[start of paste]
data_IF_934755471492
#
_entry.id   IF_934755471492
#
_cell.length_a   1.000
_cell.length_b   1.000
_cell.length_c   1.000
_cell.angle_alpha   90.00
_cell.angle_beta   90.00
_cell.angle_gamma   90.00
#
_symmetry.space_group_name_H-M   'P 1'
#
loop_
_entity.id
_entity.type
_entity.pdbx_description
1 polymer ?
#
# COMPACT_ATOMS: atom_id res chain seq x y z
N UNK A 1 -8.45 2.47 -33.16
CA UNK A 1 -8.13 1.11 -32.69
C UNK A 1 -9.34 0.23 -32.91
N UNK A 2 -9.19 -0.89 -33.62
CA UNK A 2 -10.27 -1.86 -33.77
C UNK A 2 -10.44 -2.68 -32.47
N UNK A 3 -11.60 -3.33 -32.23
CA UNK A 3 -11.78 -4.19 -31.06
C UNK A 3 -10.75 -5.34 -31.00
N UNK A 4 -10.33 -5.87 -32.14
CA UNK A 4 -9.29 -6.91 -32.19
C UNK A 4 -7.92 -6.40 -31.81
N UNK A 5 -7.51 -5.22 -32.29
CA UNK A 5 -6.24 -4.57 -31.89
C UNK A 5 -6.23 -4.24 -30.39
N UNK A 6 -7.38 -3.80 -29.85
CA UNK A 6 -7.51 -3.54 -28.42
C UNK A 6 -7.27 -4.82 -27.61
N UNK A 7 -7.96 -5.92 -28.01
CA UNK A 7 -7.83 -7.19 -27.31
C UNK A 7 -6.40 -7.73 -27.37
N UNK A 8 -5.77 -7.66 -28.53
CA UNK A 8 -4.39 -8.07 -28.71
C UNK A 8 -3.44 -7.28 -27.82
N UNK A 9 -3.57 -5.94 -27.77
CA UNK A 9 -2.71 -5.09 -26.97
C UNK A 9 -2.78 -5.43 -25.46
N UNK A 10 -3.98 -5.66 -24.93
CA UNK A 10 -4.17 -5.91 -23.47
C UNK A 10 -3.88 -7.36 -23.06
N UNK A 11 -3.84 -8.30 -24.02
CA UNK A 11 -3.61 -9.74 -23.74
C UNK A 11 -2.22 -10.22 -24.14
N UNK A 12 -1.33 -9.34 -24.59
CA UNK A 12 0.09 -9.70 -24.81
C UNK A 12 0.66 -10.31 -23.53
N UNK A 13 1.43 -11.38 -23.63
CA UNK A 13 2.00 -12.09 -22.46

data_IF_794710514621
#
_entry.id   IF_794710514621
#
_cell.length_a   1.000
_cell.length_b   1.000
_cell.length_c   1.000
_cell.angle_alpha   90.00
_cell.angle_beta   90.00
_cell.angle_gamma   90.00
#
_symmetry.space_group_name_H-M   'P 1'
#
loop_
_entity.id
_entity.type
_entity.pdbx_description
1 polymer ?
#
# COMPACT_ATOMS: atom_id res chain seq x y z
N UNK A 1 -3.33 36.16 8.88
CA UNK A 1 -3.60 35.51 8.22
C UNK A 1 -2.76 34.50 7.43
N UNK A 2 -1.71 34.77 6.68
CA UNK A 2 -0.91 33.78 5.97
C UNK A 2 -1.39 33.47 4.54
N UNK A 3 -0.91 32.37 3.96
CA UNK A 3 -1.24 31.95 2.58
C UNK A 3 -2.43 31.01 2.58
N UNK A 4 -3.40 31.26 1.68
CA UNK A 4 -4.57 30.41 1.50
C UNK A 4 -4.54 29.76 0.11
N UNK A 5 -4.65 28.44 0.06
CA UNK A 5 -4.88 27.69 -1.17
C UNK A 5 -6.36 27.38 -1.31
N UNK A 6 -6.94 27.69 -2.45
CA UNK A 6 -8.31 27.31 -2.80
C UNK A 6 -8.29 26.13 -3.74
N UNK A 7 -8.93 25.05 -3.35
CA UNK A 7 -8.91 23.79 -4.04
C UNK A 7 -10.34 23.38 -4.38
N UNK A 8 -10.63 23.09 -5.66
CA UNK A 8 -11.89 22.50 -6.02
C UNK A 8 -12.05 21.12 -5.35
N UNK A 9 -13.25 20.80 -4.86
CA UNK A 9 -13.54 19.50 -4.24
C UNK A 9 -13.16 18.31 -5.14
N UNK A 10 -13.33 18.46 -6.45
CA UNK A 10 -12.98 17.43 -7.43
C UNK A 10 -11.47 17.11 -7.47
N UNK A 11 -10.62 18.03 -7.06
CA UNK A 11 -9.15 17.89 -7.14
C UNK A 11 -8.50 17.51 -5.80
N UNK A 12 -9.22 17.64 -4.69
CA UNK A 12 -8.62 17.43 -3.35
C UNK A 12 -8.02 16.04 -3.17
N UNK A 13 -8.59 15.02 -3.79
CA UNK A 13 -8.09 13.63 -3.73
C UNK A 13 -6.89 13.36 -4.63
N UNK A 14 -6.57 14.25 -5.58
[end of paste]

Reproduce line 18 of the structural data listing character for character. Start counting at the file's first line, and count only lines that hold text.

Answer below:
1 polymer ?